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A new Framework for the future of Enterprise and Entrepreneurship Education

27 Mar 2024 | Stuart Norton Stuart Norton introduces the 2024 Advance HE Framework for Enterprise and Entrepreneurship Education – but first, a (very) light touch on its history...

The Framework for Enterprise and Entrepreneurship Education is a direct update to the 2019 Framework which was a sector initiative developed in partnership with Enterprise Educators UK (EEUK), the Institute of Enterprise and Entrepreneurs (IOEE), the Institute for Small Business and Entrepreneurship (ISBE), Small Firms Enterprise Development Initiative (SFEDI) and the Quality Assurance Agency for Higher Education (QAA). It was originally intended as a resource to help institutions provide the appropriate activities and experiences so that students can identify what is involved in being enterprising and entrepreneurial, helping them to navigate their future careers. 

The '3Es' 

The 2024 update acknowledges its roots, retaining much of the original Framework while introducing subtle yet significant changes. Notably, it now explicitly references the '3Es' - employability, enterprise, and entrepreneurship - a term coined in 2021 during the launch of the previous Framework's guide.  

Despite appearing contradictory to maintain separate frameworks while emphasising the 3Es, the concept of 'umbrella terms' in the discourse of 3E education is pertinent. It underscores the need for the sector to redefine success under these overarching terms without overly prescriptive definitions. Rather than imposing a singular model, the approach encourages adaptation and thoughtful consideration of contextual relevance. While definitions are adopted for clarity, the Framework remains flexible, acknowledging the complexity of language and the multifaceted nature of student success. As asserted in 2022, these elements, albeit intertwined, collectively contribute to the essence of student achievement. 

“There remains a need for the sector to redefine and align success via umbrella terms of employability, enterprise and entrepreneurship, not value laden or over focused definitions. By framing the issues, and not prescribing a single model of application, we can all learn to adapt and develop through thoughtful consideration of what suits our context and why.”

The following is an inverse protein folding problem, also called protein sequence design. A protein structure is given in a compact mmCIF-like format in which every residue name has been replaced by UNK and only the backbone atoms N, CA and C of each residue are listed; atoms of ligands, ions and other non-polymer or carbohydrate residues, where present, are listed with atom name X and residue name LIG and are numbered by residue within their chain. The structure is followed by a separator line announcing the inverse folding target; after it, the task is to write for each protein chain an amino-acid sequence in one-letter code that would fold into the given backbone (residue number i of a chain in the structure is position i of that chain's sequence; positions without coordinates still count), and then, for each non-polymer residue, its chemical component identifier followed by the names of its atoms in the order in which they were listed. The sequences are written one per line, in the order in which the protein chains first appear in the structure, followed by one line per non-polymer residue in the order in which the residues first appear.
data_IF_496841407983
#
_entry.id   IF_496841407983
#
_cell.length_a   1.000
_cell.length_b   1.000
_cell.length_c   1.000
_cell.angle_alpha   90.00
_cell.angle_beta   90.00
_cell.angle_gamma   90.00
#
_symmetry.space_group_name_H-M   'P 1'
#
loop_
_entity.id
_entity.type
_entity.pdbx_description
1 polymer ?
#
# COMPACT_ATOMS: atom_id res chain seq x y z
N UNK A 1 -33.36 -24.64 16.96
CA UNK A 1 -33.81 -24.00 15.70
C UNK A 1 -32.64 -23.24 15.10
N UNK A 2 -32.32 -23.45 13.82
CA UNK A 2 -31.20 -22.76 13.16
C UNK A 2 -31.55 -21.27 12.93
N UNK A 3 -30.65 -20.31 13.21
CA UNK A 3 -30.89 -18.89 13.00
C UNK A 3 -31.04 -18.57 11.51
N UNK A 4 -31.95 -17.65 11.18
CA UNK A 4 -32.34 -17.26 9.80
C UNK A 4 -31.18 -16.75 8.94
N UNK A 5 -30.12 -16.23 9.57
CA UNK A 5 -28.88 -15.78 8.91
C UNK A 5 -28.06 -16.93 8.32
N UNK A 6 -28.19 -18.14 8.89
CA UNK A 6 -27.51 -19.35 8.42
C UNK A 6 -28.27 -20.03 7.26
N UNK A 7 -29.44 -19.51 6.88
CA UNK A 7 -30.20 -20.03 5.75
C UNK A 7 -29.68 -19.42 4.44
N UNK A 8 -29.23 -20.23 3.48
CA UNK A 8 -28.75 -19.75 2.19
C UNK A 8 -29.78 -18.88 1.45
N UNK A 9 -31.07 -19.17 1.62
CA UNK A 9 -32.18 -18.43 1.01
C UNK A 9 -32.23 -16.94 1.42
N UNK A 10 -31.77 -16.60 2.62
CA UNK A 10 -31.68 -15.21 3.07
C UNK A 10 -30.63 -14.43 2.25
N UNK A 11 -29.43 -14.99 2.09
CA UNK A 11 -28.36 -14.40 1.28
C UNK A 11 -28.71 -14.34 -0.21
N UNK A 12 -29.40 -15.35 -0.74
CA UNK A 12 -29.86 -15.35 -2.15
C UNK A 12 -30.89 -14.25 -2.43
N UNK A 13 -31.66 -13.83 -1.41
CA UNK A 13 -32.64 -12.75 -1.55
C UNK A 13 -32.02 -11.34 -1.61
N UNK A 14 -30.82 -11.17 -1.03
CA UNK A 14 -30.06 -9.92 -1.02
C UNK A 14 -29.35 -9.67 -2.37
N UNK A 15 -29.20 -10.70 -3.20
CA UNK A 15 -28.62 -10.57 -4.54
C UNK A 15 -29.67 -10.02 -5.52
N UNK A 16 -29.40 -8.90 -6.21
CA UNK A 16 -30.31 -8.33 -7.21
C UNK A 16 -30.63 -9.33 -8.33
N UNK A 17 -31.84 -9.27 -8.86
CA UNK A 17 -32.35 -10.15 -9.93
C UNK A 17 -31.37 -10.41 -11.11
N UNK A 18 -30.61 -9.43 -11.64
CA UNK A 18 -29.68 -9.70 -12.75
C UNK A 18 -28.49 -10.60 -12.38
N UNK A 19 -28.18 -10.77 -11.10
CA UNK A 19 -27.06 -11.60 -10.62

Norton and Penaluna 2022 

Thoughts from colleagues in the sector 

I now wish to share three thoughts on the Framework, given by colleagues as individuals, although I know many of you will recognise their names and own provenance in the field: 

The value of the updated Framework lies in how it makes the interconnections (or interdependencies) between the definitions of enterprise and entrepreneurship education, the student, educator and institution explicit. For example, if we reflect on the co-creation of the entrepreneurial education experience with managers and leaders from small businesses, the Framework assists in understanding the value of enterprising and entrepreneurial outcomes for the student (eg development of know-who as well as know-what and know-how and the value of being enterprising in different contexts).

“In addition, the Framework provides a tool for educators to reflect on the opportunities and challenges in co-creation (eg sense of identity and the importance of developing and maintaining relationships with others) and institutions to understand how to effectively engage small business owner-managers (eg the processes required to support effective engagement and recognition of value of their input in different ways). In so doing, the Framework has the potential to assist educators and institutions in ensuring that enterprise and entrepreneurship education brings forward value to different communities of practice in the near to mid-term”.

Leigh Sear, Chief Executive, SFEDI Solutions 

From an institutional perspective, deciding on what an enterprise and entrepreneurship offer looks like, especially from the perspective of managing expectations of educators, learners and others beyond the institution, can seem a daunting task. Entrepreneurial educators can come from any discipline or subject area and have the propensity to develop learning that enhances innovative thinking that is purposeful and of clear value to others. This, in turn, means understanding a range of alternative audiences, developing the ability to spot their problems and then, to propose solutions that have the potential to meet their needs. Inherently, this also draws on the notion of seeing beyond one’s own disciplinary silo.